When a horse misbehaves at a horse show, it is usually overlooked if there is no lasting damage. When there is lasting damage, such as a serious human injury, a chain reaction is started to find the responsible party.
In the states without an equine activity statute the amateur exhibitor or parent of a minor exhibitor has a duty to behave as a reasonable person in similar circumstances. The horse must have been ridden or handled in a reasonable and prudent manner. The duty is the same to all whether they are spectators, friends, other exhibitors, staff, or employees. A rider has a duty to control his mount within reason, which presents problems since horses are unpredictable and riders cannot always control them within the time or distance necessary to prevent an accident.
The question that must be answered is this: In light of all the circumstances, was the non-professional doing a reasonable thing when the accident took place? Was he managing his mount in a prudent and safe manner?
However, in the states that have enacted an equine activity statute the rules may be different. Some states offer special immunity if the injured person is a spectator who has wandered into an area where spectators are not permitted, for example an area marked “exhibitors only beyond this point.” Some statutes offer immunity with regard to all spectators and some offer it regarding none.
Although equine activity statutes do not usually address negligence, some do list as an inherent risk of participating in an equine activity another participant’s negligent handling of his own mount. Some also list as an inherent risk a collision with another mounted participant. When actions are listed as an inherent risk it gives a defense to liability. This would appear to be an immunity for an exhibitor who lost control of his or her horse, which was probably the intent of the legislature. But if it can be shown that the bad behavior that caused the accident had occurred before and was known or should have been known to the exhibitor or owner, he may then not gain the benefit of the statute, if it existed in his state in that form.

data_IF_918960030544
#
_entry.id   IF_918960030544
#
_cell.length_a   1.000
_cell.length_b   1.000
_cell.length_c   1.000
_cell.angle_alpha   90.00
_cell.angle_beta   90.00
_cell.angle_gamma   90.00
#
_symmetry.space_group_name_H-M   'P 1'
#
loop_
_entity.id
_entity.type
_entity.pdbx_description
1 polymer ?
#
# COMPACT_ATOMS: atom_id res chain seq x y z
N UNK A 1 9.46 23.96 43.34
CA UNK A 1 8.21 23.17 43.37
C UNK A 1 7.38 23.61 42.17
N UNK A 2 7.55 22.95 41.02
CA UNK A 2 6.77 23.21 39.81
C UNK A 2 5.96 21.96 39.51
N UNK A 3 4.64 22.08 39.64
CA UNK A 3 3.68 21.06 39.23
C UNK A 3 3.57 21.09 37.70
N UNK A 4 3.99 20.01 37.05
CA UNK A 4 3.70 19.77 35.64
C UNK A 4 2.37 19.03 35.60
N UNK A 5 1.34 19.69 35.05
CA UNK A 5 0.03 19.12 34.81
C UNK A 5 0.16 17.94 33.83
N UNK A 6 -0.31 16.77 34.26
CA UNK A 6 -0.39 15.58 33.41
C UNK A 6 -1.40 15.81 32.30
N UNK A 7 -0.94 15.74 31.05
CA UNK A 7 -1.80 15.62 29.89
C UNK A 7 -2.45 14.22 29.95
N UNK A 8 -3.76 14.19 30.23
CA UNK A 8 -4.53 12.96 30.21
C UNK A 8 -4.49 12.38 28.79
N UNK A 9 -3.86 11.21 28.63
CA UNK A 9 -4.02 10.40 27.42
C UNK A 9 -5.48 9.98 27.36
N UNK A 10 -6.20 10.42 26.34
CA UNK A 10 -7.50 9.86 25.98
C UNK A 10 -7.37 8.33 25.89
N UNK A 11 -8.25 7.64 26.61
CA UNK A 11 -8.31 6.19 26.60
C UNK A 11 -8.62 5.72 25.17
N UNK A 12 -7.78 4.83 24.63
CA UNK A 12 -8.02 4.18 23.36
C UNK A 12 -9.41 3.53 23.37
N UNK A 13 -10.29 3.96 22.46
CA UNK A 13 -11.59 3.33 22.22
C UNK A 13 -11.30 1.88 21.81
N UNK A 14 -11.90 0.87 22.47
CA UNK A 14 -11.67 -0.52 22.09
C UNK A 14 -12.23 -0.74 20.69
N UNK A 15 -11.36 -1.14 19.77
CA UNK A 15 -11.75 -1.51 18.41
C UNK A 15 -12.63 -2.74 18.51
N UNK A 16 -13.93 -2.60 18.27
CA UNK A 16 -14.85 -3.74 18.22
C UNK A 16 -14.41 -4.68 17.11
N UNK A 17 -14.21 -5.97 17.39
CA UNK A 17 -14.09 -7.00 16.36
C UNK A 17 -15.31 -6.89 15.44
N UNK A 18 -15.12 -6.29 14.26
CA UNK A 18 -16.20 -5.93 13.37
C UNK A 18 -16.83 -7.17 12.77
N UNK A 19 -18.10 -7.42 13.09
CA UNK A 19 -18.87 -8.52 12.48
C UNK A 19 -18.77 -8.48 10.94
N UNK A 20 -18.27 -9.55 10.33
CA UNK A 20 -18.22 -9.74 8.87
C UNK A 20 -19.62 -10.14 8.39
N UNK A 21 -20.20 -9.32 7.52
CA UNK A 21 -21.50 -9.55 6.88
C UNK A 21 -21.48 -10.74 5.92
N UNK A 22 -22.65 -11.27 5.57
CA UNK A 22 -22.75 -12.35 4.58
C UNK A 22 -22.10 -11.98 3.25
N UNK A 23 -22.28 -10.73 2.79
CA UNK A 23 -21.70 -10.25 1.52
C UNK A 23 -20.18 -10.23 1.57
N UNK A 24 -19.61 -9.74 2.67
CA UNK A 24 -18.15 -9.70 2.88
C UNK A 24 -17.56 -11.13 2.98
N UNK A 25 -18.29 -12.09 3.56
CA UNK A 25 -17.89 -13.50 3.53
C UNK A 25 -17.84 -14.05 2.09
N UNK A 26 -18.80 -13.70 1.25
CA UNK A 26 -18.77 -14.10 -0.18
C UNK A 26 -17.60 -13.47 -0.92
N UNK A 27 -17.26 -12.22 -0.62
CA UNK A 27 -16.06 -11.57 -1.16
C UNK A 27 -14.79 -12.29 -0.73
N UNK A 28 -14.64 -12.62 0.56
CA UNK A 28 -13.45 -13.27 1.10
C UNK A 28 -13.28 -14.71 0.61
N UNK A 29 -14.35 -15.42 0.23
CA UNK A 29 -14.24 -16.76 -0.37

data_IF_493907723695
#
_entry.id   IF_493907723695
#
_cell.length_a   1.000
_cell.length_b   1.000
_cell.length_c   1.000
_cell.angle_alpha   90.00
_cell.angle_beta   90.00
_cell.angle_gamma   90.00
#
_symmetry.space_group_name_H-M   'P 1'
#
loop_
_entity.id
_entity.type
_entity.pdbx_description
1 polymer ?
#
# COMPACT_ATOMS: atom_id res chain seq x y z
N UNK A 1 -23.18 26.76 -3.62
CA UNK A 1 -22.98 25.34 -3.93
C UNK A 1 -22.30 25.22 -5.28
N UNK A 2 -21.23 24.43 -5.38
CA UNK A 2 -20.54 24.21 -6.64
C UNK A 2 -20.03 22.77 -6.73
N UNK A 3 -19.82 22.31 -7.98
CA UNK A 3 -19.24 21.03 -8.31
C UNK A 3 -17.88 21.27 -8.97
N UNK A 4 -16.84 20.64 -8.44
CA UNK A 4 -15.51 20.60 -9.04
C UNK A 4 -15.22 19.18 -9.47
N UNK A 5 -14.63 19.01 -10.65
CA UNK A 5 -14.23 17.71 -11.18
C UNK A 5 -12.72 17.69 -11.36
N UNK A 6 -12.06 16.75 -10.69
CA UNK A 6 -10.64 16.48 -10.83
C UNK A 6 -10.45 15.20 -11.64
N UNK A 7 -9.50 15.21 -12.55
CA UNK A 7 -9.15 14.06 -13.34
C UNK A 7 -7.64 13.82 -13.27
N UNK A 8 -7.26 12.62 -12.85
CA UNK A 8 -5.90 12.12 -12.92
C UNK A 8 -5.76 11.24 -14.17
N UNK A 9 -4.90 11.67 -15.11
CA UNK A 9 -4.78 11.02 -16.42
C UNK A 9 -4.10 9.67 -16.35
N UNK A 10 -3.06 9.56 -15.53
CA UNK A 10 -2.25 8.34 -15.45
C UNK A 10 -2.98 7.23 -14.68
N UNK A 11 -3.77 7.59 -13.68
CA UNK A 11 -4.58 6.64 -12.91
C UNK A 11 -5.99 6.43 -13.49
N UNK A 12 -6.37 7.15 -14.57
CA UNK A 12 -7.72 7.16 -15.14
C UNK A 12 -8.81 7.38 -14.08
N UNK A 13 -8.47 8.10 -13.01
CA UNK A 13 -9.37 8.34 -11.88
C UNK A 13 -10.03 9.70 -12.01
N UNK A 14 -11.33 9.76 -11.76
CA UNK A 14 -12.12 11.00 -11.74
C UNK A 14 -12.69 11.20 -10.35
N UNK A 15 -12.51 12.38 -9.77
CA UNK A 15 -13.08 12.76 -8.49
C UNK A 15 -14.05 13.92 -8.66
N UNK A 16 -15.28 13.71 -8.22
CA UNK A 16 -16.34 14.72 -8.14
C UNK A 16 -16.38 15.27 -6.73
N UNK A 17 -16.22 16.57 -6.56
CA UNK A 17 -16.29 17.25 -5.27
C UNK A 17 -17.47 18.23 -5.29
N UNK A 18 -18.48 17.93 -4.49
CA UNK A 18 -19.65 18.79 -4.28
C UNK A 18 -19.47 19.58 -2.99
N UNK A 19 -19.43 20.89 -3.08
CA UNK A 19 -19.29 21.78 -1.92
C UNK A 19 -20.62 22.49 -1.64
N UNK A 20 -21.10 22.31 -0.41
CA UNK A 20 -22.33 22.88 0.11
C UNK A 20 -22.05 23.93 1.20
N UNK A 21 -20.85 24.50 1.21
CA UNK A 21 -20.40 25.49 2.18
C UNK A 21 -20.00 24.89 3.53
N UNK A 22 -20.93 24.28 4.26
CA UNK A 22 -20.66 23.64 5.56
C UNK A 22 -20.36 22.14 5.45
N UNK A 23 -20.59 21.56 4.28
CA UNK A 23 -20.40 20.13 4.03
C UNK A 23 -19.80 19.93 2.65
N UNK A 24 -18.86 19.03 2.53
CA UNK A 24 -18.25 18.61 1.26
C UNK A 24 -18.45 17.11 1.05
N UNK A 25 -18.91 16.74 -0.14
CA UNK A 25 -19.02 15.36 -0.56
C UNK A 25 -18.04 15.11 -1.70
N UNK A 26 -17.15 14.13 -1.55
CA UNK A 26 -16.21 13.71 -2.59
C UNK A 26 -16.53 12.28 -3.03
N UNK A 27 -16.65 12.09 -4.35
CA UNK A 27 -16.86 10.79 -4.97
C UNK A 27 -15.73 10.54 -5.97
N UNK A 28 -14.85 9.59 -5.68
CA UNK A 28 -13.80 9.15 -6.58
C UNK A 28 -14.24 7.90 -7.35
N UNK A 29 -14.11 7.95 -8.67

If the exhibitor who collided with or otherwise lost control of his mount causing an accident had lost control on previous occasions, it might put the incident into one of the exceptions contained in many of the equine activity statutes. This exception is for “willful and wanton disregard for human safety.” In a state without an equine activity statute this is the language of gross negligence and punitive damages.
If the state did not have an equine activity statute, the exhibitor may find himself facing a suit claiming the animal had “dangerous propensities,” which could invoke strict liability, a costly proposition, indeed.
In most cases when the amateur exhibitor has entrusted the horse and/or the minor exhibitor to a professional trainer, the responsibility passes to the professional. Yet if the owner has failed to disclose information about prior bad actions of the horse, the liability will shift back to the owner. The equine activity statute will not protect anyone who is trying to exhibit a horse with a dangerous history and is attempting to do so without making the proper disclosures.
There are many opinions about retraining such horses. If the problem never appears again the retraining worked; if the problem happens again, it didn’t. And if is does, it is still a horse with a bad history. The failure to disclose such a history could have serious consequences.
With the possible exception of an “as is” sale at a public auction where the horse is sold with “no story,” that is with no representation made whatsoever, full disclosure is required to be made for all sales. This makes it extremely important for everyone to take extra care to make certain that his horse does not get a bad history because it is something that the horse may carry for the rest of its life.
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